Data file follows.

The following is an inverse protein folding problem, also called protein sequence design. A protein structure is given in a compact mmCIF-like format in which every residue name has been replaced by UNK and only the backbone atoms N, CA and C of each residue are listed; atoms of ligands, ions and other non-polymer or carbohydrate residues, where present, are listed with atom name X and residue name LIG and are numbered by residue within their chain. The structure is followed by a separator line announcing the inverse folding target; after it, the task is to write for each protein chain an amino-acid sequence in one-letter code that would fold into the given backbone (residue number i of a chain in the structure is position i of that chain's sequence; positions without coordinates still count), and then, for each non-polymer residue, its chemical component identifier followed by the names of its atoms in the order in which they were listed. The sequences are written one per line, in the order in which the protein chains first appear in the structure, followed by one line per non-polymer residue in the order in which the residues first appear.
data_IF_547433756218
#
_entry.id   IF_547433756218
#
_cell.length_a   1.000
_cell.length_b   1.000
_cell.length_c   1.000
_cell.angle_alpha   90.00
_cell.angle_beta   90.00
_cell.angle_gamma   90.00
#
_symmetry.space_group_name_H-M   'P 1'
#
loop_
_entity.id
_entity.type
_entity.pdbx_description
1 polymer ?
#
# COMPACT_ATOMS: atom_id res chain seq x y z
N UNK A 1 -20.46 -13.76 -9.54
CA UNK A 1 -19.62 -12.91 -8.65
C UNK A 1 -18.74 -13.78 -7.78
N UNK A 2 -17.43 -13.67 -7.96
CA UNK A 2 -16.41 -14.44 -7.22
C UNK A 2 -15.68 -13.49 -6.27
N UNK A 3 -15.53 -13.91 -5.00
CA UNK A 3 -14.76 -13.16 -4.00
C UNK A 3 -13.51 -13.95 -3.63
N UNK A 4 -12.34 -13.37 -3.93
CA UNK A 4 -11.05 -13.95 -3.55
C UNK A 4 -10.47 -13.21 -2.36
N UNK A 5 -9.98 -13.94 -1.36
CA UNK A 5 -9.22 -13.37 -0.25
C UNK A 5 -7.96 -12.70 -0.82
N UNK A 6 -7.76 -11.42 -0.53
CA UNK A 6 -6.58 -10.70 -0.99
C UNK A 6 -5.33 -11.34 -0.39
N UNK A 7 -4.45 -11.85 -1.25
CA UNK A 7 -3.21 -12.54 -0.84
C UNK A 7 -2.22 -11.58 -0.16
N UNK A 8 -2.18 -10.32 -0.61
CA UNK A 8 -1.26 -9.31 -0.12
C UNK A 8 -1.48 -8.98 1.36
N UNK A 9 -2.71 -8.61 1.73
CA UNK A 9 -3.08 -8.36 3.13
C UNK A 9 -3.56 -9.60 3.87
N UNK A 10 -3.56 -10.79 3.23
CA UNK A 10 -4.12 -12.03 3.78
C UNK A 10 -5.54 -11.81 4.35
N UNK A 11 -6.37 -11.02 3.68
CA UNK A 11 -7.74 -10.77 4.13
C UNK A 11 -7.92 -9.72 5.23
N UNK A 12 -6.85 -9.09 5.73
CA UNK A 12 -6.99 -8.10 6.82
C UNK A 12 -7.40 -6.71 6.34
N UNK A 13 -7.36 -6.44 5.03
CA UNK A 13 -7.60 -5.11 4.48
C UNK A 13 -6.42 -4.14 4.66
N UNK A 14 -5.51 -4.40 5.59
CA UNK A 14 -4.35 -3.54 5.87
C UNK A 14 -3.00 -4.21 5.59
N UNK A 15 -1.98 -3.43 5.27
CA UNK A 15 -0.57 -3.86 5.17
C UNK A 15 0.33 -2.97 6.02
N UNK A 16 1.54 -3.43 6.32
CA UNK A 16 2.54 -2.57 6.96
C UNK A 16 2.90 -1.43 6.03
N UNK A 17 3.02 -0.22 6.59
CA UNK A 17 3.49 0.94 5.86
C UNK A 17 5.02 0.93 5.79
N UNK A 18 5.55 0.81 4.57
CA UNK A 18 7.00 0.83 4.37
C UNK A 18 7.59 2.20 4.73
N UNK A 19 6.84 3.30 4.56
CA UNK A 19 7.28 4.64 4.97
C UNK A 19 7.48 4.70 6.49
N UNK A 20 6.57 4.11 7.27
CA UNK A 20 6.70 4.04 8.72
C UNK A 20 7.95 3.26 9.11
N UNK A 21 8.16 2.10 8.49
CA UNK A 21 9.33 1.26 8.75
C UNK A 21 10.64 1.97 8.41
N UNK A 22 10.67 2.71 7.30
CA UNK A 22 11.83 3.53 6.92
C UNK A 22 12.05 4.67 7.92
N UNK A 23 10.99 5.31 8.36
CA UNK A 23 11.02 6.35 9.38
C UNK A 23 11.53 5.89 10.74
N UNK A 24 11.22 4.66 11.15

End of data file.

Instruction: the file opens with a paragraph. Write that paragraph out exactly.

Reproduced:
The following is an inverse protein folding problem, also called protein sequence design. A protein structure is given in a compact mmCIF-like format in which every residue name has been replaced by UNK and only the backbone atoms N, CA and C of each residue are listed; atoms of ligands, ions and other non-polymer or carbohydrate residues, where present, are listed with atom name X and residue name LIG and are numbered by residue within their chain. The structure is followed by a separator line announcing the inverse folding target; after it, the task is to write for each protein chain an amino-acid sequence in one-letter code that would fold into the given backbone (residue number i of a chain in the structure is position i of that chain's sequence; positions without coordinates still count), and then, for each non-polymer residue, its chemical component identifier followed by the names of its atoms in the order in which they were listed. The sequences are written one per line, in the order in which the protein chains first appear in the structure, followed by one line per non-polymer residue in the order in which the residues first appear.